Sun, 05 Aug 2012
By David Lock QC
Re SK: Handling difficult issues where there are parallel proceedings in the Court of Protection and High Court - Re: SK  EWHC 1990
A person who lacks capacity to make his own decisions about such matters as residence may also have a private law claim against the tortfeasor who caused the injury. When the personal injury claim is litigated in the Queen’s Bench Division, the level of damages for future care will depend on complex issues such as where P will be living and how much care will be provided by state organisations and whether P will have to pay charges for such services.
If there is a dispute about where P should live, the ultimate decision maker can become the Court of Protection and not the divisional court. It is inevitable however that decisions made in the Court of Protection will, at the very least, have a strong influence on the basis upon which damages will be awarded in the QB proceedings. Equally the care options that are available to consider in the Court of Protection proceedings may, to an extent, be influenced by whether funds to support that care option will be secured through the QB proceedings. Parties to the QB proceedings therefore often seek to maintain a keen interest in developments in the Court of Protection proceedings, although this can be difficult because as a general rule Court of Protection proceedings are held in private and only the parties to those proceedings will have the right to see the evidence in those proceedings.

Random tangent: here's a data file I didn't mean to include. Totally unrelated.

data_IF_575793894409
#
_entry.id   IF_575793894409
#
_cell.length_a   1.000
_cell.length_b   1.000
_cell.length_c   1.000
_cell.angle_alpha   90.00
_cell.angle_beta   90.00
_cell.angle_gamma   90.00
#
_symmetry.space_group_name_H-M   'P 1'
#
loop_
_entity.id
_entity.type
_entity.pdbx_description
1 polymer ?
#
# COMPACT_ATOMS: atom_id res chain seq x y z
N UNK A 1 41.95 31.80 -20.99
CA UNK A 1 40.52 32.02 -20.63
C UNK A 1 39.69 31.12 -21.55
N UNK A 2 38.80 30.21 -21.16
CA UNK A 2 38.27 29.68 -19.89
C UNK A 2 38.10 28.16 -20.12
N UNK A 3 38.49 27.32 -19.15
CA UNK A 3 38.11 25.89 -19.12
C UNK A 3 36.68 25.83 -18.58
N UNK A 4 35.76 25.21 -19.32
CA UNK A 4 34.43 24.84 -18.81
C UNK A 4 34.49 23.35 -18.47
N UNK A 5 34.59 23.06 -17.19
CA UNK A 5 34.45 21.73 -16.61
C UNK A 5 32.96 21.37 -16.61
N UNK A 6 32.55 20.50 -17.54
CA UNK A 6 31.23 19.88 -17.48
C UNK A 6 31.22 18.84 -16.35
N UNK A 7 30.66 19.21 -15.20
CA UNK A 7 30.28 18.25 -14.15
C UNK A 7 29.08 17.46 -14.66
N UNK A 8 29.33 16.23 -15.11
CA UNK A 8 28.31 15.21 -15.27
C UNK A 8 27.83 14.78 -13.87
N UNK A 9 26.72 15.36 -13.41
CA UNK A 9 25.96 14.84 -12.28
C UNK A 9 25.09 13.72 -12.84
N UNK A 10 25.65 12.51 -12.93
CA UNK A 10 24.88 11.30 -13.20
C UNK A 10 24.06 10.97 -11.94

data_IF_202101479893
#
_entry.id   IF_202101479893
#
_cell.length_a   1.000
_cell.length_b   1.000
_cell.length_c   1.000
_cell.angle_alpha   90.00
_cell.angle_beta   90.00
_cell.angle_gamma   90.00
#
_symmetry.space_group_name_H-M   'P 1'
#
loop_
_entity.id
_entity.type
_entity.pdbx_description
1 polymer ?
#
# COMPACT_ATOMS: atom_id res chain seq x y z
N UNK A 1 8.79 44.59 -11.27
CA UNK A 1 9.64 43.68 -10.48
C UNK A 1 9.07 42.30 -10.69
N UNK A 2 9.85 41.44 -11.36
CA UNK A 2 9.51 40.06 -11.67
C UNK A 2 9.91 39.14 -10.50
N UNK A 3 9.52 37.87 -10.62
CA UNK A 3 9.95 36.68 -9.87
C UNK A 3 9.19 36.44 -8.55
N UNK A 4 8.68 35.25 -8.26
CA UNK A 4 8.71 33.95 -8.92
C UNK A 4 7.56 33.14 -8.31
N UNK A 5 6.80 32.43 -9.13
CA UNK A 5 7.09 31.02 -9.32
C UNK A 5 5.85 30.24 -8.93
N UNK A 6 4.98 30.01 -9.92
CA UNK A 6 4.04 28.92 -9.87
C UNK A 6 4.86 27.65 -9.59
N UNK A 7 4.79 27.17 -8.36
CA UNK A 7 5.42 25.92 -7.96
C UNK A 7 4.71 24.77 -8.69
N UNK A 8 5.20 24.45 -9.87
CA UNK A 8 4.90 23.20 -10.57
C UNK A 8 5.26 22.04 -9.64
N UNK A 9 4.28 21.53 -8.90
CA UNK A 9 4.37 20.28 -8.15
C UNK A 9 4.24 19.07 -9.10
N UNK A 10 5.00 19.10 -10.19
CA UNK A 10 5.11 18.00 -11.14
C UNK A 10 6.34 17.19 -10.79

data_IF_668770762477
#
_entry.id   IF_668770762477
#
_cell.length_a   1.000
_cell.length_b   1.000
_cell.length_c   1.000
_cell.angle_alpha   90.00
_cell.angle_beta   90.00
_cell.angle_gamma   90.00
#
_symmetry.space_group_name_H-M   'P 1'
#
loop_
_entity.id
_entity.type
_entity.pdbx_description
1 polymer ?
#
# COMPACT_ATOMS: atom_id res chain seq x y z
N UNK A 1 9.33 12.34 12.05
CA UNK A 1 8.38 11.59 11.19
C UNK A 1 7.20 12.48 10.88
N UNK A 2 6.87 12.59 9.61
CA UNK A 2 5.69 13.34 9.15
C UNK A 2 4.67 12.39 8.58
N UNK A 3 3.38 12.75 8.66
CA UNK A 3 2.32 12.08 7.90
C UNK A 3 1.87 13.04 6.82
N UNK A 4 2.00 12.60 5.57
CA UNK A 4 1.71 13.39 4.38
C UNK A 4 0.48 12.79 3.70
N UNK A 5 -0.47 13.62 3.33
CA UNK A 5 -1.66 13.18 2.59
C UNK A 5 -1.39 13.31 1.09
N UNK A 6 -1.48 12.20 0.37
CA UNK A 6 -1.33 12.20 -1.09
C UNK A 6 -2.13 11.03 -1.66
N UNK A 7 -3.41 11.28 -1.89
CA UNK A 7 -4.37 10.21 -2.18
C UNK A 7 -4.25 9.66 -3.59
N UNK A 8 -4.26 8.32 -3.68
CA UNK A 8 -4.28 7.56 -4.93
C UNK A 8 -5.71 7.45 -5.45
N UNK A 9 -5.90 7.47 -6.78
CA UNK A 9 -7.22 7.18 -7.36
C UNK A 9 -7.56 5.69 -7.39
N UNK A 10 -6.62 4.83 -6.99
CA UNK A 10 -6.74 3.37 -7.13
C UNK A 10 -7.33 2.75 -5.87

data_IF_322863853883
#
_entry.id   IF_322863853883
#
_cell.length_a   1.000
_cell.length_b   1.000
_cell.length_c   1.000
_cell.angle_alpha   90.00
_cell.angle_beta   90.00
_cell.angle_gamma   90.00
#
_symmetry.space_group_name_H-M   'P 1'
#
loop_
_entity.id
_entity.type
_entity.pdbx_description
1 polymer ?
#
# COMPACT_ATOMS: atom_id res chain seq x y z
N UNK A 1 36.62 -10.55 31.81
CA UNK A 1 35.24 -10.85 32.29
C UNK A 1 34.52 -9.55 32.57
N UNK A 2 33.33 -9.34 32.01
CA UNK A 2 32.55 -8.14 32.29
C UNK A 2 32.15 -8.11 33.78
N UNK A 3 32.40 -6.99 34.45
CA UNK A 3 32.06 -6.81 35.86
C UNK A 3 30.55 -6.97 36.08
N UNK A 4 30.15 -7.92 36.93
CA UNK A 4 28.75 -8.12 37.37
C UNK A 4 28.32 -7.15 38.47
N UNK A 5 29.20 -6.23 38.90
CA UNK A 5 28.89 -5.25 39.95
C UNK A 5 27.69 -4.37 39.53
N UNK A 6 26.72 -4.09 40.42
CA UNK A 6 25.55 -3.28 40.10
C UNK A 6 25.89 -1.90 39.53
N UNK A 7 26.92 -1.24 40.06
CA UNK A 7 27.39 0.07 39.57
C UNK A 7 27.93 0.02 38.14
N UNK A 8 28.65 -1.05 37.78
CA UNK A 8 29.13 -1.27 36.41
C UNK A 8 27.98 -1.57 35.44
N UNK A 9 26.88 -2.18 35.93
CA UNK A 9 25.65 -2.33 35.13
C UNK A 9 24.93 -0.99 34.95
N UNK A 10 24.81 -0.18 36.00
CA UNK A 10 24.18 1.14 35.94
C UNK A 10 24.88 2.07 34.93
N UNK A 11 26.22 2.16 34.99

The issue as to how practitioners should protect their client’s interests when there are complex, interlocking issues between the two sets of proceedings was considered for the first time by Mr Justice Bodey in the recent case of Re SK.
SK had suffered neurological problems when he was injured in two separate road traffic accidents. There were disputes between the local authority, the doctors and family members (which have yet to be finally resolved) as to whether SK had capacity to marry and which type of neurological interventions were in his best interests. Those disputes were properly referred to the Court of Protection where the Official Solicitor acted as SK’s litigation friend. SK, acting by his brother, commenced proceedings for his injuries in the High Court against the tortfeasor for the second accident and obtained a 60% recovery.
The course of treatment favoured by the treating doctors and the experts in the Court of Protection proceedings was less intensive neurological rehabilitation and would have only produced a small chance of SK being able to live independently in the community. Conversely, the neurological expert in the QB proceedings favoured intensive neurological rehabilitation which may have increased the chance of SK being able to live independently in the community. The damages calculations in the QB proceedings would be likely to be radically different depending on whether SK was or was not able to live independently in the community in the future.